“I went back and showed my award to Mrs. Lung,” recalled Kochai — who went on to become a published author, writing two books, as well as several essays and short stories.

After third grade, Kochai and his family moved around, and he lost touch with his favorite teacher. But he never forgot the impact Lung had on him.

“I would tell everyone I could about Mrs. Lung,” Kochai said. “I owed everything to her.”

As he moved through life, he repeatedly tried to track her down by scouring the internet.

When that didn’t yield results, he called his elementary school, and he also visited the district office. He had no luck finding Lung, mainly, he said, because he didn’t know her first name.

As he got older — and advanced in his writing career — he appreciated her influence even more.

To promote his first novel — “99 Nights in Logar” — Kochai wrote an article for a literary website in 2019. In it, he mentioned Lung.

“I was helped along that year by a generous teacher. Ms. Lung (through months and months of after-school sessions) retaught me everything I was supposed to know about English, and by the end of the year, I had adopted the new language,” Kochai wrote.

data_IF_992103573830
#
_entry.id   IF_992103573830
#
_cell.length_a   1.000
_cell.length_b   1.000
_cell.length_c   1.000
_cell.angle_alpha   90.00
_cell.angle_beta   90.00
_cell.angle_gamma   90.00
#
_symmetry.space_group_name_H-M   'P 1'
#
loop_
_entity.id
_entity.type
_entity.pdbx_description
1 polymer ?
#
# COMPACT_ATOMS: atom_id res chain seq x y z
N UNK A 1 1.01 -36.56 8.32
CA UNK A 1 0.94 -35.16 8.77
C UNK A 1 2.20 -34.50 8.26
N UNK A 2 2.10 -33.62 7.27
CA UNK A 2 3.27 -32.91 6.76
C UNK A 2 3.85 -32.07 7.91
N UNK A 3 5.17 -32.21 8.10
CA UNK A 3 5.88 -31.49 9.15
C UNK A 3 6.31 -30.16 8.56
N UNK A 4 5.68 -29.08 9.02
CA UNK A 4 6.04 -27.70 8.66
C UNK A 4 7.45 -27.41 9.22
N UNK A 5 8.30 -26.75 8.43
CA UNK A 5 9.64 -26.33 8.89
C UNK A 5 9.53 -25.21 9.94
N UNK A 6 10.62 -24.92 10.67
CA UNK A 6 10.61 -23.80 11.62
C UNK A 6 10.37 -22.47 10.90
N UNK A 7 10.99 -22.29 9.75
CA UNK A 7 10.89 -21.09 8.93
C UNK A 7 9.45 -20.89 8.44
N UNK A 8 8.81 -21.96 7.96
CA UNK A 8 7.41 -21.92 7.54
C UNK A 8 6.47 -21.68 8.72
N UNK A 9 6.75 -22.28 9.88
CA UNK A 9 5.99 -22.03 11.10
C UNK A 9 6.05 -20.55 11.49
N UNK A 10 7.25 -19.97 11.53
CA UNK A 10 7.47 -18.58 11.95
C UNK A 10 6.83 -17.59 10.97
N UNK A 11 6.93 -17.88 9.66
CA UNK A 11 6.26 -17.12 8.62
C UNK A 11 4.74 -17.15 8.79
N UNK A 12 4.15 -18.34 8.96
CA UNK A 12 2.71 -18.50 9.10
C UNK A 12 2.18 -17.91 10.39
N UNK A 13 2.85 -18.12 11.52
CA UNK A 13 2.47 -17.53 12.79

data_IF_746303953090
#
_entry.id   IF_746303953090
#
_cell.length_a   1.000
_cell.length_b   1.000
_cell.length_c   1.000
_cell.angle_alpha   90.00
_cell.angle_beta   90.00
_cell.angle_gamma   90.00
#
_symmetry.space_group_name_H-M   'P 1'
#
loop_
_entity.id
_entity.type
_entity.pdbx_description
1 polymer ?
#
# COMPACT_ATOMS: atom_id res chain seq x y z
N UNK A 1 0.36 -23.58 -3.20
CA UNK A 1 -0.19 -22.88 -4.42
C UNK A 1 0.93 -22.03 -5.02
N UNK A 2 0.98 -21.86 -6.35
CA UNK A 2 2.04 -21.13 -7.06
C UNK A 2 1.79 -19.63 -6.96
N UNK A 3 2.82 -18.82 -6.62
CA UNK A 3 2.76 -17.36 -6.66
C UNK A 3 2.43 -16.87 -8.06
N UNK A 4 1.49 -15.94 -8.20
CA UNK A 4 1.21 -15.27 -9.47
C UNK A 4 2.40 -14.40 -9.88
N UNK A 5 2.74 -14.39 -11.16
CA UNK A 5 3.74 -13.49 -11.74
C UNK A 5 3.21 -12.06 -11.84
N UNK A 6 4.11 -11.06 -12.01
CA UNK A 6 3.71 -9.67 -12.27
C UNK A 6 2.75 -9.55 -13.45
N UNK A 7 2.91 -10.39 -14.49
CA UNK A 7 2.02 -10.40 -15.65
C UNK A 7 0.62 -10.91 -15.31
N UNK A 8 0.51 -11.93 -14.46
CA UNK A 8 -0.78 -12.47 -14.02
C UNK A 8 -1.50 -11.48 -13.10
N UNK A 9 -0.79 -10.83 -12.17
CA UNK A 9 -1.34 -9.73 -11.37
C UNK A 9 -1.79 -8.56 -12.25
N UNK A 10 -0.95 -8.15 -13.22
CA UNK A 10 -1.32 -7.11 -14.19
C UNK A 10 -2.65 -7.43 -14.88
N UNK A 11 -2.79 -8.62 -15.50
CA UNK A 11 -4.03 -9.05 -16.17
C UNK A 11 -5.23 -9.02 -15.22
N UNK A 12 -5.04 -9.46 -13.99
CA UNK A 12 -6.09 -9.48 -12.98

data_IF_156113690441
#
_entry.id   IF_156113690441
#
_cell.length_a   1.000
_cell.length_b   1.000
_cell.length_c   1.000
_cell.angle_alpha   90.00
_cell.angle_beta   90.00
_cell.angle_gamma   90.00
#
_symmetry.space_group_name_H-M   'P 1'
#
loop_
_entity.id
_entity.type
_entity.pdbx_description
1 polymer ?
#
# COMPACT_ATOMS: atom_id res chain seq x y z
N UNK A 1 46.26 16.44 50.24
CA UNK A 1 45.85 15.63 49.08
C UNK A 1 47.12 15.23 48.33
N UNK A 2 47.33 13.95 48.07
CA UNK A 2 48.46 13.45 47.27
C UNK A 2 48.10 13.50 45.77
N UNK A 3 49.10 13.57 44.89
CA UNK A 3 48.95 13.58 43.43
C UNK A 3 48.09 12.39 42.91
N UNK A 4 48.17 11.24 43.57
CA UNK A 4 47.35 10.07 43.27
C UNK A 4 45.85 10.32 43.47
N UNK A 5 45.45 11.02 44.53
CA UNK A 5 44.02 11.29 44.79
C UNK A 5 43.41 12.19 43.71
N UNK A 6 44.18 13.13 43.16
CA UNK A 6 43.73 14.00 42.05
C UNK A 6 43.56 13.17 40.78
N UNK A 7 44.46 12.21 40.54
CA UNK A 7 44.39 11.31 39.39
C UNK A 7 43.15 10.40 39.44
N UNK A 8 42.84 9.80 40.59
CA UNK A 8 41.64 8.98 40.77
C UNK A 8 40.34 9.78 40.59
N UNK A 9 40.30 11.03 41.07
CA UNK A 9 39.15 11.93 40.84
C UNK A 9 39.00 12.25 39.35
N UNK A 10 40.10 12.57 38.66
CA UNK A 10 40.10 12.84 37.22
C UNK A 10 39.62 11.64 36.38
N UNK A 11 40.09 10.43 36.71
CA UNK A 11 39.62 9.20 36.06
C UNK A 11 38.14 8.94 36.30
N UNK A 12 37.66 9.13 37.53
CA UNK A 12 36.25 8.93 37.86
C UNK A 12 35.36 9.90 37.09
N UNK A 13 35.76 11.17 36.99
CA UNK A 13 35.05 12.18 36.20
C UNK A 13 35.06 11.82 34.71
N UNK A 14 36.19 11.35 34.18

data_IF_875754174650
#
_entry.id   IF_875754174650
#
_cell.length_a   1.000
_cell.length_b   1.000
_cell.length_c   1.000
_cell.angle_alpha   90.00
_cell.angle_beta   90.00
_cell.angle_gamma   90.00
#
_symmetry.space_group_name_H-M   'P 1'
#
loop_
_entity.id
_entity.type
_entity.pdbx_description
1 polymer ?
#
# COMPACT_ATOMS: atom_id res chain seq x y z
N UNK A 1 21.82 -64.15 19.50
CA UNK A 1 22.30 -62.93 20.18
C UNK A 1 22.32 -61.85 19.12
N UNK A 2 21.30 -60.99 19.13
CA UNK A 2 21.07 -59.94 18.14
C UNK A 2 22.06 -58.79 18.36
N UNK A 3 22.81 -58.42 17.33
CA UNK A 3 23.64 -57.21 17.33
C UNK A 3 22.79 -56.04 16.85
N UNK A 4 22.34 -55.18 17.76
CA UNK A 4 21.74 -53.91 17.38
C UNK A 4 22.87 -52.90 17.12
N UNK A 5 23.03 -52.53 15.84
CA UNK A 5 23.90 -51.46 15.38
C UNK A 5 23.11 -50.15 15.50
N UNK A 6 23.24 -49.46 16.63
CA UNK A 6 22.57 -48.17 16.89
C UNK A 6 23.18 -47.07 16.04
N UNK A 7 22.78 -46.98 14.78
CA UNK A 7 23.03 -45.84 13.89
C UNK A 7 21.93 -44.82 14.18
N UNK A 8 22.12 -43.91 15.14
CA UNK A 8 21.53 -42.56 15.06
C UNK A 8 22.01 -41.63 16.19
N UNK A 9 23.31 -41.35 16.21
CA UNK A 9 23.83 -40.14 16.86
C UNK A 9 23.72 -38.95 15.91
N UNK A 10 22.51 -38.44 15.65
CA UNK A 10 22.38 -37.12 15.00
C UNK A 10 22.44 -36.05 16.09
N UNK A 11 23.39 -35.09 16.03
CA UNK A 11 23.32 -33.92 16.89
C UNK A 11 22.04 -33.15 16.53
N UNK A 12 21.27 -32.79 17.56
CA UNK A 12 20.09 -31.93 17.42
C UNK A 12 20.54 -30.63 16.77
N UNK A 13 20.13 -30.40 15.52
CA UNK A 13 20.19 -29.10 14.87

Soon after, Susannah Lung — now a retired teacher living in Elk Grove, Calif. — had an appointment with her neurologist, when the doctor happened to mention that she’d stumbled upon an interesting article. She shocked Lung by asking her: “Are you the Mrs. Lung that taught Jamil Jan Kochai?”

Lung could hardly believe it.

“I remembered the name, and I remembered what he looked like,” she said of Kochai. “He had a cute little smile.”

She had no idea at the time, though, that her then-struggling student became a successful author. She also learned that Kochai was an educator, teaching creative-writing courses at the University of California at Davis and the University of Iowa.